As things turned out, the Iron Lady had chosen a propitious moment to relaunch Docklands. The economic boom of the mid-1980s provided a mighty boost. Very soon the results of regeneration became apparent.
London's Daily Telegraph newspaper moved in. Printing companies followed. Large firms, including newly privatized British Telecom, began to see the attractions of working in new offices with space aplenty and views of the Thames that could only be described as sensational.
Dozens of housing developments were begun, offering a wide range of apartment accommodation.
What was seen at the time to be the crowning glory of the Docklands initiative was the decision to build an 800-foot-tall office tower on the site of a former banana warehouse at Canary Wharf.
Paul Reichmann, millionaire head of the Canadian Olympia and York Corp., took charge of the project.
Today the Canary Wharf Tower is Britain's tallest building. It contains a vast shopping complex and has office accommodation for more than 21,000 people. International companies with offices in the complex include Texaco, BZW, Citibank, Credit Suisse First Boston, Morgan Stanley, and Reader's Digest.
But although the tower is 90 percent full today, it - and the rest of the Docklands project - came to the edge of disaster in the late 1980s when Britain's boom turned to bust.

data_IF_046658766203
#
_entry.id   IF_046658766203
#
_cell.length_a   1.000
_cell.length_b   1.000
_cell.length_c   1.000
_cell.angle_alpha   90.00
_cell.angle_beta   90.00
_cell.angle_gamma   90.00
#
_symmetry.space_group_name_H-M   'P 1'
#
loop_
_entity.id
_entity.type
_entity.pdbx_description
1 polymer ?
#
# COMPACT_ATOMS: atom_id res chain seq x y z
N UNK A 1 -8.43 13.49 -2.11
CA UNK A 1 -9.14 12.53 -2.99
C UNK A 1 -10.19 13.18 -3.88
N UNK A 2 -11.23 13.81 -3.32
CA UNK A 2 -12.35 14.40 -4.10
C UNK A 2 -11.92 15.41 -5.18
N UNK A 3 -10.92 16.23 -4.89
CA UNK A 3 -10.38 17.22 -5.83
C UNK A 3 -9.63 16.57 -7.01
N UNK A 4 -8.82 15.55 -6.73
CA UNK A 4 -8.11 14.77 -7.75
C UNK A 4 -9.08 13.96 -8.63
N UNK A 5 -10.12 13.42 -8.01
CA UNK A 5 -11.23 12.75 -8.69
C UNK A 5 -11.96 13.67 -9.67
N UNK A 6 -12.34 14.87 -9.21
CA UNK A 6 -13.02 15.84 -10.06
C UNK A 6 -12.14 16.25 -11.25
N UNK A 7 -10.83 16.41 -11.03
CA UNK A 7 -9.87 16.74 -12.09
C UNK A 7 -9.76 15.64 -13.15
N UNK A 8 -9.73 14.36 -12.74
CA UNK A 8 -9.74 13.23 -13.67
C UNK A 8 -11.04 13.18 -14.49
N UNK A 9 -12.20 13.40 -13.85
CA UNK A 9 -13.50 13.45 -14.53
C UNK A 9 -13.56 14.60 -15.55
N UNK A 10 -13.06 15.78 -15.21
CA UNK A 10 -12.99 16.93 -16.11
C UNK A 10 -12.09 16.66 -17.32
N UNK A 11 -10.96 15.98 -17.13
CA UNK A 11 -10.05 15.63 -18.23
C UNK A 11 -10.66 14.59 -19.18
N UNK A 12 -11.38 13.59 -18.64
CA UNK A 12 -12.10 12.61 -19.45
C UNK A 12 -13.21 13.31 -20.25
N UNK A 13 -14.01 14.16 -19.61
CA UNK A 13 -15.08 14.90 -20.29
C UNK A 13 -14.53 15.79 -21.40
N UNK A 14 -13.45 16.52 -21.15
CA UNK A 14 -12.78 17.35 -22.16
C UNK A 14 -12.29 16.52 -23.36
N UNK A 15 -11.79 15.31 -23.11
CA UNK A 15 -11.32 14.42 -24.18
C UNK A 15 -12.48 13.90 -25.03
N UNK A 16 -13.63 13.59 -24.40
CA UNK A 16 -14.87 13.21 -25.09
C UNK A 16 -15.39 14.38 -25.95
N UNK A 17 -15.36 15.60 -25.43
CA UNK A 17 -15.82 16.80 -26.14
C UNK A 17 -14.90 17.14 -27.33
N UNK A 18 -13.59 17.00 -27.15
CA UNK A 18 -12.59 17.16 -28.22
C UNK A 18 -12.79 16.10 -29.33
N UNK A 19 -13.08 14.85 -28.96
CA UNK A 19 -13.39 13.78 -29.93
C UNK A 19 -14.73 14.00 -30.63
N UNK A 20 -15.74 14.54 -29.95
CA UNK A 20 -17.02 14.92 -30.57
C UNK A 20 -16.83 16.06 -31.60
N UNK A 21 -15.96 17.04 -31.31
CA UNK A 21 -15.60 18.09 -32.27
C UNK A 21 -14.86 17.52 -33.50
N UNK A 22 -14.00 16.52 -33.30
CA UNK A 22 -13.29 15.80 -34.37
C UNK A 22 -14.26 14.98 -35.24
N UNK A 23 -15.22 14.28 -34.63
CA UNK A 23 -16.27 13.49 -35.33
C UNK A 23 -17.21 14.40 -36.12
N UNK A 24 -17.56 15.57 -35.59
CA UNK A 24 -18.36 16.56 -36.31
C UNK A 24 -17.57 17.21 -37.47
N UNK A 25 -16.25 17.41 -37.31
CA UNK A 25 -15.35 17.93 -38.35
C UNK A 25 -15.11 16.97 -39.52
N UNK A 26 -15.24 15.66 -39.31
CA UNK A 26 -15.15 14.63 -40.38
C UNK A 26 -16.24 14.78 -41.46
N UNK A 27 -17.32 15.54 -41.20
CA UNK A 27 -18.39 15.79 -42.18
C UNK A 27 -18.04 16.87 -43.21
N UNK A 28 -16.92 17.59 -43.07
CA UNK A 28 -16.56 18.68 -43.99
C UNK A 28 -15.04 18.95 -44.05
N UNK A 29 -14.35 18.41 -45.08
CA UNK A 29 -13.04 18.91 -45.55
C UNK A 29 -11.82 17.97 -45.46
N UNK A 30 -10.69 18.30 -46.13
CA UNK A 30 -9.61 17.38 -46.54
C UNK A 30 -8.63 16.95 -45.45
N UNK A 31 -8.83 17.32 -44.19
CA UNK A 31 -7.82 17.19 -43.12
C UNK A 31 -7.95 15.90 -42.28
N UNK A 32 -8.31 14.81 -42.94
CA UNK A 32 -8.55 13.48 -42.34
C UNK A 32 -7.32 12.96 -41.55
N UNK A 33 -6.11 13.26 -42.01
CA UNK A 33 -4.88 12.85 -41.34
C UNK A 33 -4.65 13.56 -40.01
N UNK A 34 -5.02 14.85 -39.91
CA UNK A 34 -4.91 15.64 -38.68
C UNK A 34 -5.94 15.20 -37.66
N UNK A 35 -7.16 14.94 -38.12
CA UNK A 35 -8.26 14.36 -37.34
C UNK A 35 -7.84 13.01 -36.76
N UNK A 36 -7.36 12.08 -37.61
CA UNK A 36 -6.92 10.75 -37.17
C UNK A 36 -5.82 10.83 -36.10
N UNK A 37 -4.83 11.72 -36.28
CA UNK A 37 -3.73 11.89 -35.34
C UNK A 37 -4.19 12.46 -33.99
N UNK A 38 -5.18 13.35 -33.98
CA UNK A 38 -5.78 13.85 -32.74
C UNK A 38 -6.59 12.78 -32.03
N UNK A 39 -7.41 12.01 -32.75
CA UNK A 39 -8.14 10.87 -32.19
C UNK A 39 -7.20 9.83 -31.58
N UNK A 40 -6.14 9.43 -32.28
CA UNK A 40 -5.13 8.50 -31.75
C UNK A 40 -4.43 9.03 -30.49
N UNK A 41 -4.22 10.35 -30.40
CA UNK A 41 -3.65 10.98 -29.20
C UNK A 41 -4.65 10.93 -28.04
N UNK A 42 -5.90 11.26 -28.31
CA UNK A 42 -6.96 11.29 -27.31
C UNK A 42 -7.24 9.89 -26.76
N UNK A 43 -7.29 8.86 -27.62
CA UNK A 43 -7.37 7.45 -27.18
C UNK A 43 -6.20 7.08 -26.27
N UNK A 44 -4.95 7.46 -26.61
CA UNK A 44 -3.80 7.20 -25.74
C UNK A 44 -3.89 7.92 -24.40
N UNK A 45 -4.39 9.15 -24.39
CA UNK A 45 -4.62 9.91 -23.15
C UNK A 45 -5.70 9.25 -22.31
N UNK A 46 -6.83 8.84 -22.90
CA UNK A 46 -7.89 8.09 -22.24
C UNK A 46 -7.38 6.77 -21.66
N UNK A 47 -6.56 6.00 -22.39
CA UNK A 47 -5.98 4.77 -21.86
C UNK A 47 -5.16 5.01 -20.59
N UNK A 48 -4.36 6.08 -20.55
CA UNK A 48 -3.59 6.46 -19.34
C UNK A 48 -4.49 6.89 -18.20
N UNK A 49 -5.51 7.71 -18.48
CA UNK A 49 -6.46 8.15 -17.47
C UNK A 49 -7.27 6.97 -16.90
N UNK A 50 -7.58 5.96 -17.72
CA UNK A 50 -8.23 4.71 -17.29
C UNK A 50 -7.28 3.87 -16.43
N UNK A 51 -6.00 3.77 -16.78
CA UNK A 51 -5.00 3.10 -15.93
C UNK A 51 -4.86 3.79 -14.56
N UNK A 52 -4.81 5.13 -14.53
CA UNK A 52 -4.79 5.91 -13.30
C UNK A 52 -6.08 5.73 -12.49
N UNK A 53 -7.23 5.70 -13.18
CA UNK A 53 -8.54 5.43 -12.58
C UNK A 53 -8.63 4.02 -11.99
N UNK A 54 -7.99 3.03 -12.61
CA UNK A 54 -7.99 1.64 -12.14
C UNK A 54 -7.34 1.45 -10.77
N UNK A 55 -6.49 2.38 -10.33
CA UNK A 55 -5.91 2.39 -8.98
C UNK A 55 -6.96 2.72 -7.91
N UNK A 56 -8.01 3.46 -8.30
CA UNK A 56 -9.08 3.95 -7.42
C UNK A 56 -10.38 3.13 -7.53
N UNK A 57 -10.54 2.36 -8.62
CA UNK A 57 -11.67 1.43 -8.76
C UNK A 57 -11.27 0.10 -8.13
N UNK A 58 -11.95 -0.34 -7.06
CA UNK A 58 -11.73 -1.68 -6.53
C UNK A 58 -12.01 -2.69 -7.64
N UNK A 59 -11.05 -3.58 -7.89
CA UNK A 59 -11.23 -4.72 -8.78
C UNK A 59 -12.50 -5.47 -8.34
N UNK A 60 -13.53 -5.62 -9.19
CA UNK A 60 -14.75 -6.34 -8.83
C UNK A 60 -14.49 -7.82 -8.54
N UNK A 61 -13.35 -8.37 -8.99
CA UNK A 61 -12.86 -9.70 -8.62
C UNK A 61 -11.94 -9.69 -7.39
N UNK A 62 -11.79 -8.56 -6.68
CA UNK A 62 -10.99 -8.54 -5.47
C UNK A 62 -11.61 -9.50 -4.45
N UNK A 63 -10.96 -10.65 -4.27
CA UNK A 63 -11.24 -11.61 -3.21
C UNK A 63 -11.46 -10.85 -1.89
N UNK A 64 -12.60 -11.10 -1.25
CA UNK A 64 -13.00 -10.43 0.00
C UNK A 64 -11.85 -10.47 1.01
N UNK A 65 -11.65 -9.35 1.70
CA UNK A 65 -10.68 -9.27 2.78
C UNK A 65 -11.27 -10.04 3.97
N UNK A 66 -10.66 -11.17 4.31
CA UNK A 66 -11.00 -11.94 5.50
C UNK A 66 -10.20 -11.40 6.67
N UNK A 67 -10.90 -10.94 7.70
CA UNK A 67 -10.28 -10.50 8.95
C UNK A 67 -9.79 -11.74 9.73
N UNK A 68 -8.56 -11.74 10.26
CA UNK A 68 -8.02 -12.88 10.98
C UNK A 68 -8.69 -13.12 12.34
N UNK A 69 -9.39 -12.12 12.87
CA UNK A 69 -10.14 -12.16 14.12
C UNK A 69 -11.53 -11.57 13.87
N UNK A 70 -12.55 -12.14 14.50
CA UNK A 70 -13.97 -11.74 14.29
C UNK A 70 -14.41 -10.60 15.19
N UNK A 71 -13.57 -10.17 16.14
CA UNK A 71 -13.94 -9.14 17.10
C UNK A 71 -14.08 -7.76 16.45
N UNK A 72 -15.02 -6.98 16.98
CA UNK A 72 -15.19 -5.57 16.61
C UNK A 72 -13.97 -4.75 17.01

Construction work on Docklands building projects had to be halted as prospective tenants stopped inquiring about office space and apartments.
In 1992, the Canary Wharf Tower went into receivership. House prices and rentals in Docklands plummeted.
Then, on Feb. 9 last year, the Irish Republican Army detonated a bomb that ripped through a Docklands office complex, killing two people.
"Things at that point seemed really grim," recalls Mary Ryan, a waitress at a restaurant near the site of the blast. "But then many of us remembered that hundreds of millions of pounds had been invested in Docklands and that there was surely no way it would fail in the long run."
In fact, by the time of the IRA bombing, Britain's economic recovery was already well under way. For Docklands, the "long run" turned out to be mercifully short.
Real estate writer Anne Spackman says that today Docklands "is fast bouncing back." Mr. Reichmann has refinanced the Canary Wharf Tower and is in charge again. A spokesman for leading real estate agents Savills says Docklands property prices have returned to 1988 levels.
The Docklands airport is being used by 10 airlines flying to 18 destinations in Britain and continental Europe, and an extension of the London Underground subway will open next year, putting Docklands a 15-minute ride from bustling Piccadilly Circus.
Its mission complete, the LDDC is to be wound up next year. Local district councils will take responsibility for administering the area.
"Right now, 80,000 people live in Docklands and 72,000 work here," says LDDC spokeswoman Tricia O'Reilly. "The future is bright."
Ms. O'Reilly's confidence in Docklands is echoed by Peter Hall, professor of planning at University College in London. He says it is "the archetype of a new urban structure" that can be compared with developments in Shanghai, Tokyo, and Vancouver.
"If you woke up in today's Docklands with jet-lag," Mr. Hall says, "you might find it hard to work out what country you were in."